Dance studios often have a high tuition rates, which makes learning technique from a dance school difficult to attain. For AZ Hype Hip Hop Squad no circumstance can keep them from dancing. This 14-year-old team has made their mark in dance competitions nationwide. The only problem is: this nationally ranked team lingers unrecognized. AZ Hype is a non-profit dance team that practices wherever they can find a space. They practice anywhere from school cafeterias to driveways, parks to backyards and parking lots. What gives this team their competitive edge is that nothing keeps them from dancing and they draw inspiration from outside of the walls of a studio. The team consists of 18 to 30 dancers each year and is divided into two age groups; a junior and senior team. The dancers range from six to 25 years of age. The team has one coach, one stereo and a room full of trophies and championship banners. The coach, Tara Delgado, is a 5th grade history teacher who has been coaching AZ Hype for 14 consecutive years. She continues to teach and inspire kids in the Valley. Though years go by her personal dance skills and creativity to choreograph and mix music strengthens and improves. She is more than just a dance coach to the kids who make her house their home. A public relations campaign for AZ Hype Hip Hop Squad was created to benefit the team in many ways. For the duration of the team's existence, they did not have a website, social media management, community support, sponsors, practice space, or any news media connections. The goal of the campaign is to gain exposure but also gather sponsors to lift the burdening costs of competitions, uniforms and practice spaces. The plan would serve as an outline to utilize social media, reach out to local media and contact various dance and youth supporters. In this campaign, testimonials have been gathered to uncover the true need and impact of the dance team. Without schools teaching dance or other performing arts, many youths lose out on the opportunity to ever learn. In addition to research, collateral material will be made and used for marketing and information as well as a strategic fundraising and branding plan. This plan will encourage and help implement the transition from a group of dancers to a 501c(3) nonprofit.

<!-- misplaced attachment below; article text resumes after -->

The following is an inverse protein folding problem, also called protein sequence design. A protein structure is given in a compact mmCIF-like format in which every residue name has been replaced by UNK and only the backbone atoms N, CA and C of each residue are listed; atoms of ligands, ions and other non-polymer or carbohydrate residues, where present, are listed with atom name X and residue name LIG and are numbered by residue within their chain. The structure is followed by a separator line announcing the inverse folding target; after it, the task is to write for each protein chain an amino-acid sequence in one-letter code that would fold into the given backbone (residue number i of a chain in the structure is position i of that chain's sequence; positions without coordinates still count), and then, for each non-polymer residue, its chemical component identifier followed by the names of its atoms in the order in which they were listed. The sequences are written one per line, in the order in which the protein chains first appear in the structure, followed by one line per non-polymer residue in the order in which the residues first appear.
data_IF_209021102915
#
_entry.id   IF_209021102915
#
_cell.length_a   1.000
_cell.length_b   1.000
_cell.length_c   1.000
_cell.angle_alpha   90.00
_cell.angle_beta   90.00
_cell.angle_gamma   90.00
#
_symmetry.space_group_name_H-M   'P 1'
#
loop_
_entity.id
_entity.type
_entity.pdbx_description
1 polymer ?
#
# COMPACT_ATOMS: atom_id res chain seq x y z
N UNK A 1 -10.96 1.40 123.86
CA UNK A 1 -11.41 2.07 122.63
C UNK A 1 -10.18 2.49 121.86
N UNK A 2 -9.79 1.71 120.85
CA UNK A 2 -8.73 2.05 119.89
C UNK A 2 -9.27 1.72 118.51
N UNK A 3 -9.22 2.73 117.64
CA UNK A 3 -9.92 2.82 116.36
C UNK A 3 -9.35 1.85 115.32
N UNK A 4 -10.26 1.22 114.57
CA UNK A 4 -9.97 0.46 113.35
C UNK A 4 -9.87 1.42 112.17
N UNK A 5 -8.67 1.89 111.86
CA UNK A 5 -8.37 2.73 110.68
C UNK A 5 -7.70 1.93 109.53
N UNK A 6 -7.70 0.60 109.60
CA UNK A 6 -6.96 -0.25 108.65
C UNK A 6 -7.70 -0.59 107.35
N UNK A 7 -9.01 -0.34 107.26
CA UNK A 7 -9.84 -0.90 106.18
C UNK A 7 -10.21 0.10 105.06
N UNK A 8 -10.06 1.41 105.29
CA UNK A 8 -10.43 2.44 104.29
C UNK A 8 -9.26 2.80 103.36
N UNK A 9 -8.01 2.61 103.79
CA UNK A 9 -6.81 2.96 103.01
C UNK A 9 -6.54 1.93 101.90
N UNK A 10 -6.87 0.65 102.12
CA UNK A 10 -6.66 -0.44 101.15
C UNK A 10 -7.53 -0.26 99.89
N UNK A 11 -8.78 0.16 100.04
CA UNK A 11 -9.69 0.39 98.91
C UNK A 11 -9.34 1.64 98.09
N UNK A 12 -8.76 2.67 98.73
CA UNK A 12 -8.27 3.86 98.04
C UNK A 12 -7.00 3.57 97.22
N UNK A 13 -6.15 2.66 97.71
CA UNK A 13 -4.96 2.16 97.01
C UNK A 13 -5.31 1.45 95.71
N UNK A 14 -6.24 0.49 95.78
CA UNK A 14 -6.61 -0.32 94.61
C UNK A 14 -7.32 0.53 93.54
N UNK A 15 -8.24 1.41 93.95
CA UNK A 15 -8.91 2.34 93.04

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Created

Date Created
2014-12

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Process Evaluation of Employee Implementation of Action Programs

Description

The Community Action Research Experiences program integrates the research and teaching mission of Arizona State University by providing services to the community by fostering professional and leadership development of students. It is hoped that the results of the collaborations with